Of course, there are what appear to be downsides to the new system: the release channels (particularly, it would seem, Le Tigre), can be in a state of flux when problems do occur; and the weekly rollouts, with their need for sim restarts, on both Tuesday and Wednesday has been the topic of many a complaint. A minor irritant is the pop-up that comes up when moving between sims running different server releases, be they a release channel or the “full” release – it would be nice if these could be turned off by those who have no interest in what software is being run on a given simulator, just as other pop-ups can be user-disabled through the Viewer.

But, these grumbles aside, it has to be said the new system works. While it does cause a degree of pain for those “stuck” on simulators running one of the release channels, the vast majority of the grid has seen far less upset and upheaval when things have gone wrong. Certainly, the “tidal effect” of gird-wide rollouts/rollbacks has become largely a thing of the past, and while the rolling restarts associated with Tuesdays and Wednesdays might seem inconvenient when they begin, the truth is they’re probably less so than they were under the old system.

4 thoughts on “Of channels and restarts

  1. I for one can certainly live with a few sim restarts – I still remember the days when they closed the grid down for maintenance every Wednesday, and compared to that all present day “upheavals” are just a minor annoyance. The way they’ve been rolling out updates has vastly improved since then, and the new “live” system is definitely one of the things Linden Labs have done right in the last couple of years.


    1. I wonder how many do remember the 2001-esque “bash on things” splash screen that would be all one could see during the 6-8 hours the Grid was down every Wednesday – right through the afternoon / evening for those in Europe.

      Things have improved since then – although it’s easy to forgot the positives over the years and focus on the negatives when it comes to SL. I’m obviously biased where the current channel system is concerned, as I’m on a simulator that runs the “release” software, so I tend to only experience one or two restarts on a Tuesday; I know others on the RC channels are not so fortunate. But, that said, rolling restarts that take down sims for between 5 and 30 minutes is massively better than the old days, or even the more recent periods when a rollback might have also been accompanied with a suspension of log-ins, etc.

      It’s going to be interesting to see what happens with the introduction of the new infrastructure management system…


  2. Of course the new system is much better than the earlier ones 😛 The worst case scenario is that only 10% of the grid is down, and even if that is naturally bothering for the ones affected, it means that 90% of all residents will never have a problem logging in… which is very, very good.

    For me, the most important change in this new model (which is quite revolutionary in terms of software deployment, IMHO!) is that Linden Lab can actually test their server software in a “real” environment. That was always the problem with the tests done on the Preview/Beta Grid: it never was sufficiently complex (in terms of objects, avatars, and, most importantly, interaction between those) to allow proper testing. Virtual worlds, by design, escape all standard procedures of software design (there are even a few academic papers describing that!), and require novel alternatives to experimentation: one is that the world is so insanely complex that testing anything with just a tiny fraction of its complexity never turns out to be a valid test. But testing with 10% of the complexity apparently is enough.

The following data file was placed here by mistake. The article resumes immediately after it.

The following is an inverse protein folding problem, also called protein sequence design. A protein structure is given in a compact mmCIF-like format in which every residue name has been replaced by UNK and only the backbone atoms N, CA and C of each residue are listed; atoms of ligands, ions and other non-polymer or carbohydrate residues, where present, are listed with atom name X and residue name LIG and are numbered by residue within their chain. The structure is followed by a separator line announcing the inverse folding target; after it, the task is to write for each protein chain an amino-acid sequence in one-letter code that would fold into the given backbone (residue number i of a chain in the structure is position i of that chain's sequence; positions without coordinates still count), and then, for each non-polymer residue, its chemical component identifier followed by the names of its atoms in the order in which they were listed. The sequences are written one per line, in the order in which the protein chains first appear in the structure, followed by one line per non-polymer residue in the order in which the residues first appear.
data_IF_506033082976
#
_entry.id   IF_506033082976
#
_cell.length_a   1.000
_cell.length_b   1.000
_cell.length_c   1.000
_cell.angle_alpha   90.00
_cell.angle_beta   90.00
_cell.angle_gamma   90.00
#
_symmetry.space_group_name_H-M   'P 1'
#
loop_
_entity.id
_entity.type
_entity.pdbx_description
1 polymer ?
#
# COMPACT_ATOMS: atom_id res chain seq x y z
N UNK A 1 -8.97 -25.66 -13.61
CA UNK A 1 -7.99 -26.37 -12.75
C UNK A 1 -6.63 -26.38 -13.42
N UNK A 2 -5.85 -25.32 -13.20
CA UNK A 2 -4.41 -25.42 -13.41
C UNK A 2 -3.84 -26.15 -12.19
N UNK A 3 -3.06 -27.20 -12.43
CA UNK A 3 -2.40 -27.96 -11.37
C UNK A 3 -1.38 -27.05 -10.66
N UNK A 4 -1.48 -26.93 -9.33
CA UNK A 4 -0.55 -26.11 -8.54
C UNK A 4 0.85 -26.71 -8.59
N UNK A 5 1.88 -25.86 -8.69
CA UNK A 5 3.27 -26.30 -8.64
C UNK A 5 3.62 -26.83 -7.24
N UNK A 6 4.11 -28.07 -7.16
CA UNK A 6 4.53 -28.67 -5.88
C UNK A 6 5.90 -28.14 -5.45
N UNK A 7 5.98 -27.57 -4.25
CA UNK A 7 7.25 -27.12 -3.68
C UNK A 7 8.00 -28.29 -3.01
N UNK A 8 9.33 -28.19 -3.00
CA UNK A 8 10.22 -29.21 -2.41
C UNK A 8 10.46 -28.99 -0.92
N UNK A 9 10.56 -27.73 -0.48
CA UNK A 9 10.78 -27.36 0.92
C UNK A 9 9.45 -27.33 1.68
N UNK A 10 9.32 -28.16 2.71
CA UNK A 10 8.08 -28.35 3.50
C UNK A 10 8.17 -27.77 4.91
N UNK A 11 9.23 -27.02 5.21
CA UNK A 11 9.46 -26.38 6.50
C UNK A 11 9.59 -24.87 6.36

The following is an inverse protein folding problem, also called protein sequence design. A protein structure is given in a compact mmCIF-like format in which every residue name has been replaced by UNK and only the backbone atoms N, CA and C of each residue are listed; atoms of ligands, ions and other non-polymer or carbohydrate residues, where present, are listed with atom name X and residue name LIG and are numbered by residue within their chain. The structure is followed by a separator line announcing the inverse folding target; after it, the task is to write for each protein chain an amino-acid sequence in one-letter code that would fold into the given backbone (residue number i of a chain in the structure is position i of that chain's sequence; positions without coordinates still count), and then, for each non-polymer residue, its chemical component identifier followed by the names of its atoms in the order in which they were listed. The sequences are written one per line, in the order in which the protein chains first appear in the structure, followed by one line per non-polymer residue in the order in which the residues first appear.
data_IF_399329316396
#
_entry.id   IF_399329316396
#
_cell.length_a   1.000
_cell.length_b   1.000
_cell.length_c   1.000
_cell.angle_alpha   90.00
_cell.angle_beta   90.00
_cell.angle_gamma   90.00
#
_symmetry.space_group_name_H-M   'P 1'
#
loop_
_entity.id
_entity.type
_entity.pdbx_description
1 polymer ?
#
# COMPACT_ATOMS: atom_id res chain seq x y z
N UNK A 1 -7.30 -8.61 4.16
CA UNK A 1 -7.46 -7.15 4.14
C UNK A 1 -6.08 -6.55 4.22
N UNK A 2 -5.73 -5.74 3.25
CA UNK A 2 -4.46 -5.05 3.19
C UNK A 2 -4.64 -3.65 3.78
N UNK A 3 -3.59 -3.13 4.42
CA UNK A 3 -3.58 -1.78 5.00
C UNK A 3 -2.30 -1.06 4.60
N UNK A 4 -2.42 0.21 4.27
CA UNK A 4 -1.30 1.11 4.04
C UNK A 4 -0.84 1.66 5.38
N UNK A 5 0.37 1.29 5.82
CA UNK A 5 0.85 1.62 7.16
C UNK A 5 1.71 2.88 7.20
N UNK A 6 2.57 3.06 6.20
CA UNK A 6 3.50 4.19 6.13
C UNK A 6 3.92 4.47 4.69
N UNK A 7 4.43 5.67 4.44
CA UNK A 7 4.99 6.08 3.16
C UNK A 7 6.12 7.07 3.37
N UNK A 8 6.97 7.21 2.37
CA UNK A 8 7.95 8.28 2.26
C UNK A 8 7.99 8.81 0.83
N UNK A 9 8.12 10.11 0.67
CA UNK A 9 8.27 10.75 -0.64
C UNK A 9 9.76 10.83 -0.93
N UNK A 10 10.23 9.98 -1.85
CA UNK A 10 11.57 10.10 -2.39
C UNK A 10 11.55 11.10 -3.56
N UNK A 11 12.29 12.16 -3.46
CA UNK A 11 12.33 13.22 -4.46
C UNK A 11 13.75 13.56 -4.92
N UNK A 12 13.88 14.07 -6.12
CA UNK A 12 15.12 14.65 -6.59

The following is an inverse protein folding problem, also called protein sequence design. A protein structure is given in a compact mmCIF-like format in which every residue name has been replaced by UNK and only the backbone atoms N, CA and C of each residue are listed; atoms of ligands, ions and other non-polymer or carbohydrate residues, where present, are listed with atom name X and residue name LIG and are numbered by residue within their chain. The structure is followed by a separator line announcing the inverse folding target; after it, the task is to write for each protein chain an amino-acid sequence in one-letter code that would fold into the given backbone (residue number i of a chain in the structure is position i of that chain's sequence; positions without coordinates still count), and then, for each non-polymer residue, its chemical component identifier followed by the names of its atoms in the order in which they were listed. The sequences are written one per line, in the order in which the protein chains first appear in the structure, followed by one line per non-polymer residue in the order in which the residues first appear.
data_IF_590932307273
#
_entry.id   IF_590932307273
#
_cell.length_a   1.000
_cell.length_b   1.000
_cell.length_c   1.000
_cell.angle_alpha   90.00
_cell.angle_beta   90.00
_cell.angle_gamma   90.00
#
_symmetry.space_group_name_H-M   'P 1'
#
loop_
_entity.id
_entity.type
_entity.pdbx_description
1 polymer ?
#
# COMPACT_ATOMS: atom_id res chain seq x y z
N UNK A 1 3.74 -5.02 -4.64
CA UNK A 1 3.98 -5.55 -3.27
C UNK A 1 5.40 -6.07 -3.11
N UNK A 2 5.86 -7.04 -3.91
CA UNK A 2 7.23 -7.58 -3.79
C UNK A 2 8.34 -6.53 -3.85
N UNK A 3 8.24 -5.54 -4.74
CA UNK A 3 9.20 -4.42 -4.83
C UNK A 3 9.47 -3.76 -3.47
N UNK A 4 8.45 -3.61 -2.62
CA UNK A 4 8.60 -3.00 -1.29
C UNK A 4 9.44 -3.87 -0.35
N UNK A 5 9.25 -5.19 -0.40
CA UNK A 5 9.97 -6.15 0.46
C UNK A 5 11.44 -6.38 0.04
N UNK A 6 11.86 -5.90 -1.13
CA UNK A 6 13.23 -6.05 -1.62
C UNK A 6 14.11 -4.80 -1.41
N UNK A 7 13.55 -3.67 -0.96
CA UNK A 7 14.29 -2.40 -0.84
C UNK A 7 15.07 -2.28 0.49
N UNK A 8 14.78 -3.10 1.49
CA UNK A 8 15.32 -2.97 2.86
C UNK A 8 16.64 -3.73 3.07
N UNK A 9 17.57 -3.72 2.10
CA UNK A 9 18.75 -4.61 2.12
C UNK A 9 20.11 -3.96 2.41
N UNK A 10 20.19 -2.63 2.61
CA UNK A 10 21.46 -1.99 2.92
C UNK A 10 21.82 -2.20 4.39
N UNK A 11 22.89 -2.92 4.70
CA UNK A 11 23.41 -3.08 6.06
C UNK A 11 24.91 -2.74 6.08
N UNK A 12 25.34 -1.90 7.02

1. Assuming there is a fault with s single channel occurs, it’s restricted to just 10% of the grid ;-).

      But seriously – that is the benefit of the new system. And your point about the Beta Grid is well-made, and something I did gloss over here. It’s also something a lot of SL users possibly don’t appreciate (certainly given the number of times I’ve had to point it out in in-world conversations!): the Beta Grid is far, far less complex that the Main Grid, for the reasons you cite, ergo the results obtained through a period of Beta testing could be somewhat misleading and completely miss potential issues, which then would not become apparent until a release hit the Main Grid.

      The kind of process used by LL isn’t actually that uncommon in other software environments (or so I’ve been informed). A very good friend who is heavily involved in change management for a major investment bank informs me that this is precisely how the Deployment Team within his Operations Group handle deployments for their trading systems: everything is initially rolled-out in a controlled “change batch” to only impact around 10% of their user base in each trading location, “bedded” with them for a period of time and then rolled out to the trade floor as a whole.

      It seems a perfectly common-sense approach, and as Heloise notes, it has significantly improved matter for all of us overall.